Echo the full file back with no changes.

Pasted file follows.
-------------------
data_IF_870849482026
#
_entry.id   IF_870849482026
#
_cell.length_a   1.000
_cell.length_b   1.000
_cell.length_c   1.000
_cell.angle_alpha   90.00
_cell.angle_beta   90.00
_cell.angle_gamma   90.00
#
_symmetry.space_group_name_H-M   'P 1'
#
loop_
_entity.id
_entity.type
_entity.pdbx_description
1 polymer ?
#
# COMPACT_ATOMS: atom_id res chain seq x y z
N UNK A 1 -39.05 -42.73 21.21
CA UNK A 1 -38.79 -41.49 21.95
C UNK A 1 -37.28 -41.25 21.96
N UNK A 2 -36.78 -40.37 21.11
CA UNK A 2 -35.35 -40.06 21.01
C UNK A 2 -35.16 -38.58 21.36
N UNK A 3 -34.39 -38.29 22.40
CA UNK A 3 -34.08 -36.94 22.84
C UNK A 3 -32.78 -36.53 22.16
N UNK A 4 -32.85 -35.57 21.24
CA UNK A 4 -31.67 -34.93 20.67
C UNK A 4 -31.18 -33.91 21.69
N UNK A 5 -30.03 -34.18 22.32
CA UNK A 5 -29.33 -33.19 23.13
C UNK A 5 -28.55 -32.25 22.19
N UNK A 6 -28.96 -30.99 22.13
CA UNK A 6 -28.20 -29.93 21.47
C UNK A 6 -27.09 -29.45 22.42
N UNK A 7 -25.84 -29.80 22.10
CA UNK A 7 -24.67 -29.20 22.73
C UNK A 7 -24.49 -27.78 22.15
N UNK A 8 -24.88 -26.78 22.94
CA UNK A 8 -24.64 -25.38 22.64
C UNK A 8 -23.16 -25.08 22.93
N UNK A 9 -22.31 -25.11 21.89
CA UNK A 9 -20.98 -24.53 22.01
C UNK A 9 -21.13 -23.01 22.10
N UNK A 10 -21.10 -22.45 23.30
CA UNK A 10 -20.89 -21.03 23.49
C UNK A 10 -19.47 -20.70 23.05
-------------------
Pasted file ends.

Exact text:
data_IF_870849482026
#
_entry.id   IF_870849482026
#
_cell.length_a   1.000
_cell.length_b   1.000
_cell.length_c   1.000
_cell.angle_alpha   90.00
_cell.angle_beta   90.00
_cell.angle_gamma   90.00
#
_symmetry.space_group_name_H-M   'P 1'
#
loop_
_entity.id
_entity.type
_entity.pdbx_description
1 polymer ?
#
# COMPACT_ATOMS: atom_id res chain seq x y z
N UNK A 1 -39.05 -42.73 21.21
CA UNK A 1 -38.79 -41.49 21.95
C UNK A 1 -37.28 -41.25 21.96
N UNK A 2 -36.78 -40.37 21.11
CA UNK A 2 -35.35 -40.06 21.01
C UNK A 2 -35.16 -38.58 21.36
N UNK A 3 -34.39 -38.29 22.40
CA UNK A 3 -34.08 -36.94 22.84
C UNK A 3 -32.78 -36.53 22.16
N UNK A 4 -32.85 -35.57 21.24
CA UNK A 4 -31.67 -34.93 20.67
C UNK A 4 -31.18 -33.91 21.69
N UNK A 5 -30.03 -34.18 22.32
CA UNK A 5 -29.33 -33.19 23.13
C UNK A 5 -28.55 -32.25 22.19
N UNK A 6 -28.96 -30.99 22.13
CA UNK A 6 -28.20 -29.93 21.47
C UNK A 6 -27.09 -29.45 22.42
N UNK A 7 -25.84 -29.80 22.10
CA UNK A 7 -24.67 -29.20 22.73
C UNK A 7 -24.49 -27.78 22.15
N UNK A 8 -24.88 -26.78 22.94
CA UNK A 8 -24.64 -25.38 22.64
C UNK A 8 -23.16 -25.08 22.93
N UNK A 9 -22.31 -25.11 21.89
CA UNK A 9 -20.98 -24.53 22.01
C UNK A 9 -21.13 -23.01 22.10
N UNK A 10 -21.10 -22.45 23.30
CA UNK A 10 -20.89 -21.03 23.49
C UNK A 10 -19.47 -20.70 23.05